I got my first dog when I was 4 years old. My parents had just cemented our roots and built their dream home on a 3 acre stretch of land in Morgan, and were ready to add a furry member to the family.
I have vivid memories of going to pick our puppy; how I searched all of their sweet little faces looking for the one that was going to join our family. I remember spotting this tiny little nugget tucked away in the corner, quiet, and not begging for attention like the other pups. She was mostly black with a strip of brown around her neck, and I knew she was the one. She had stolen my heart.
I named her Katie (which I'm told was my favorite name at the time) and looking back it cracks me up that I gave her a human name. It caused a lot of confusion when my actual friends named Katie came over to play - I remember one time the dog trying to get on the table that my friend happened to be sitting on and my dad yelling 'Katie get down!!!'. Needless to say my friend was traumatized but we all laughed about it later.
Katie was a part of our lives for the next 11 years. She grew into the most beautiful German Shepherd you ever did see with honey golden eyes and a tongue that just wanted to lick you to death. She was incredibly smart, protective, and always wanted to be where the action was. My dad used to joke that she thought she was a human because when we took her to puppy school, she would hide under the chairs and try to be by the people instead of going out to play with the other dogs.
As she got older she went blind, and slowly started to lose mobility in her hips due to a genetic disease, common to German Shepherds, called hip dysplasia. It was heartbreaking, and when she could no longer walk, we knew it was time to put her down. That day will forever be seared in my memory; walking to the back of our field with my family where our neighbor had dug us a hole with his tractor, choking out our goodbyes, watching silent tears fall down my dad's face, and burying her in the ground.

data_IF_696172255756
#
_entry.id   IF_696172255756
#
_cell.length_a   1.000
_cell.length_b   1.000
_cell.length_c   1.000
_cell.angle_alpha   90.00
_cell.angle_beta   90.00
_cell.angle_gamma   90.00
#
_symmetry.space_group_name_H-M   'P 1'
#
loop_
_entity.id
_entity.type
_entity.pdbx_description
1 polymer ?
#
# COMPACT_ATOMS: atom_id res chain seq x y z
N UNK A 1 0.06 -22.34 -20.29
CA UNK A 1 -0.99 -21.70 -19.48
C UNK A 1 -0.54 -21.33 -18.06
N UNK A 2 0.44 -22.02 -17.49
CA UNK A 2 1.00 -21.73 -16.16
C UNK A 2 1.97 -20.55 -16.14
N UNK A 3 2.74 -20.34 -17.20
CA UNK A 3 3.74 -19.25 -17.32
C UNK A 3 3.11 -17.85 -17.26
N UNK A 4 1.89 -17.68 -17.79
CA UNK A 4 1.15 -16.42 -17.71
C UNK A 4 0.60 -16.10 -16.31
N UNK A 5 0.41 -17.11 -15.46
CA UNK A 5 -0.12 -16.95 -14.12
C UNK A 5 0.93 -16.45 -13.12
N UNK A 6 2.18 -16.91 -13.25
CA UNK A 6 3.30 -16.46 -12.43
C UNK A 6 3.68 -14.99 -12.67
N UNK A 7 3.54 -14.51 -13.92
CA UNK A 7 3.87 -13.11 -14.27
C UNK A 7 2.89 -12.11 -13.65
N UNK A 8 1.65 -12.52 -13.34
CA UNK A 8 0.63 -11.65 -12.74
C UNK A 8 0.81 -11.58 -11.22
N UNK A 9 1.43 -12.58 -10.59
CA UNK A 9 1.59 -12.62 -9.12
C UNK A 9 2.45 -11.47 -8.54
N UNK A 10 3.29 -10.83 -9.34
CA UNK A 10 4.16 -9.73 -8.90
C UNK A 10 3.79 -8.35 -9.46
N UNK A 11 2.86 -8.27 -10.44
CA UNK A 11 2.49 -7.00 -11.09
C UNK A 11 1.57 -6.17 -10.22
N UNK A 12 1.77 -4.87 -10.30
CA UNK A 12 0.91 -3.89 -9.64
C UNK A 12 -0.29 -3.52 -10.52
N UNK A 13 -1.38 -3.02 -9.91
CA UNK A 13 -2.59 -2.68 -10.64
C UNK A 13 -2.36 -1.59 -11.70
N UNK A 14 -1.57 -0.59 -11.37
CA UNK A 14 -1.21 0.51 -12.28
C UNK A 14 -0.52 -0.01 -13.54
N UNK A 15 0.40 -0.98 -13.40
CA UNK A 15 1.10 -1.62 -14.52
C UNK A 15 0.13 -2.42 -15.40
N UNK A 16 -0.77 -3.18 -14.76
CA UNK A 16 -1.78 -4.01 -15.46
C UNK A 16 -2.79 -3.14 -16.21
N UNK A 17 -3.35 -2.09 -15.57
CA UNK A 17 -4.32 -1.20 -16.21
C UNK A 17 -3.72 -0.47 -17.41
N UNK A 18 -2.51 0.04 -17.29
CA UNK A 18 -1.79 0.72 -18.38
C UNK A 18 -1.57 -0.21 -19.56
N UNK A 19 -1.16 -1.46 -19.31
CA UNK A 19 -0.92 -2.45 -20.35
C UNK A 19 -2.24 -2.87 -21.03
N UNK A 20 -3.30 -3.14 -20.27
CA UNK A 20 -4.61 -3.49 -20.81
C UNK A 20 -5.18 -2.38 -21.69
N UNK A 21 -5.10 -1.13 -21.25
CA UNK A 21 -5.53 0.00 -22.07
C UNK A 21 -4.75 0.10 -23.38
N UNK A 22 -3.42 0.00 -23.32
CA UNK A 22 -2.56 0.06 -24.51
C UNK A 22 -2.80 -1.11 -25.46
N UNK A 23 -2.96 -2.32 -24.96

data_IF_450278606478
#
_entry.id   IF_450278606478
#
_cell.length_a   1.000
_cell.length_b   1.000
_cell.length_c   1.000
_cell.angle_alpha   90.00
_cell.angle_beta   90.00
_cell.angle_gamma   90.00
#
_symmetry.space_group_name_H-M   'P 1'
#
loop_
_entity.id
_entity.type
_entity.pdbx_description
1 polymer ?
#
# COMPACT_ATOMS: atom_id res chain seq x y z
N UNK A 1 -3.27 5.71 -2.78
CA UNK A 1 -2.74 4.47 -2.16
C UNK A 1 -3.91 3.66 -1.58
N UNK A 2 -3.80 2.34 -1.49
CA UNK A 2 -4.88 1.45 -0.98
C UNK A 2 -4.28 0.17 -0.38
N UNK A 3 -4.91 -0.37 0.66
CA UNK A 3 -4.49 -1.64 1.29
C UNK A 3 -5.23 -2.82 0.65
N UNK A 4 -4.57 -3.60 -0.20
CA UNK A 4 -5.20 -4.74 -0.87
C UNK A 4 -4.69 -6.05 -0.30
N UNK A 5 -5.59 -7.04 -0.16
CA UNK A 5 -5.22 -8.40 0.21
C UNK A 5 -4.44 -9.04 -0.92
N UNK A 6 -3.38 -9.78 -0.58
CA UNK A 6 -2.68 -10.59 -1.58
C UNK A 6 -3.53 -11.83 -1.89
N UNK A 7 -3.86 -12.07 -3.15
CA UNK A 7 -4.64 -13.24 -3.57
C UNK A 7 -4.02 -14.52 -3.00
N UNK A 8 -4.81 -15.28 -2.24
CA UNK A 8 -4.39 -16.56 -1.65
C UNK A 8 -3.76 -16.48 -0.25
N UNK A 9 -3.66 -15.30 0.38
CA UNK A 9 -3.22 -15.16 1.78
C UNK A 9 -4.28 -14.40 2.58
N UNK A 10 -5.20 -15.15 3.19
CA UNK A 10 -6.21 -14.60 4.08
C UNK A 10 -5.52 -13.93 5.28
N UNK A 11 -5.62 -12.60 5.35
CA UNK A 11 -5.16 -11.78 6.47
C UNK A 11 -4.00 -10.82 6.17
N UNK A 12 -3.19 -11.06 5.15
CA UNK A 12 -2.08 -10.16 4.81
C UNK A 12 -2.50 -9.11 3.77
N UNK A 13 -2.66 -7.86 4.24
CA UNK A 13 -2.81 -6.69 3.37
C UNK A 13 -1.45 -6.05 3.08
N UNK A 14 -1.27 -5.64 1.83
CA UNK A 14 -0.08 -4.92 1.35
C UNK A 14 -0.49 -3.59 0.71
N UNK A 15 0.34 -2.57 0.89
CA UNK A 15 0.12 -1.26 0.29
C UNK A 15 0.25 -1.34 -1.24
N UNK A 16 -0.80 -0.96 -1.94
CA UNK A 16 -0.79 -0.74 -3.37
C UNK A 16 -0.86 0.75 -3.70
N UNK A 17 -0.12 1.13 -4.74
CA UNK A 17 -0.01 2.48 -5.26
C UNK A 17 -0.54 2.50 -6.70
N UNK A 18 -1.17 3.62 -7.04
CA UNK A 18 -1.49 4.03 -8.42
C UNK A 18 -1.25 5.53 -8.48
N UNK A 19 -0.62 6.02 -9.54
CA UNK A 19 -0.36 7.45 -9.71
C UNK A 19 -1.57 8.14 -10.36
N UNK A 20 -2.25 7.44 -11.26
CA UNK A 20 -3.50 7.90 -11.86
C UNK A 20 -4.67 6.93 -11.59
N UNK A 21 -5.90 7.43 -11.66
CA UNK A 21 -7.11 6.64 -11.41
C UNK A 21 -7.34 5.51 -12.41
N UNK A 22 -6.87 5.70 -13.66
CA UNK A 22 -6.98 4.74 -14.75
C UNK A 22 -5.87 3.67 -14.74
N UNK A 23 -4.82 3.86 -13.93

I was 15 at the time and it was my first experience witnessing a complete life cycle of a living being. Looking back, I went through all the stages of grief; heartbreak, anger, confusion. And I often wondered to myself what the point of having a dog was in the first place if it was only going to die. I couldn't understand why you'd willingly set yourself up for pain like that.
As with all things and the help of time, I eventually got to a place of understanding, and realized that the whole 'point' was in the experience. In the pure joy of having a furry warm being to play with, to cuddle, and to love.
When a client of mine redeemed her gift card that her husband had given her for Mother's Day (the gift of photos scores major brownie points gents, just saying) she wanted to do a shoot with her kids and her pup Orvis who had recently had surgery and wasn't expected to live much longer.
The shoot was a dream and I was so glad to have met Orvis. One week later, I learned that Orvis had passed away.
When I went back to her house for the purchasing session two weeks later and played a slideshow for her of our session with Orvis, there wasn't a dry eye in sight. I couldn't help but think of the timing of it all and how happy I was that I could preserve these memories for her and her kids.
Wherever you are you were very much loved Orvis (and Katie)! And for those of you with pets, I urge you to go give them a big squeeze right now. XO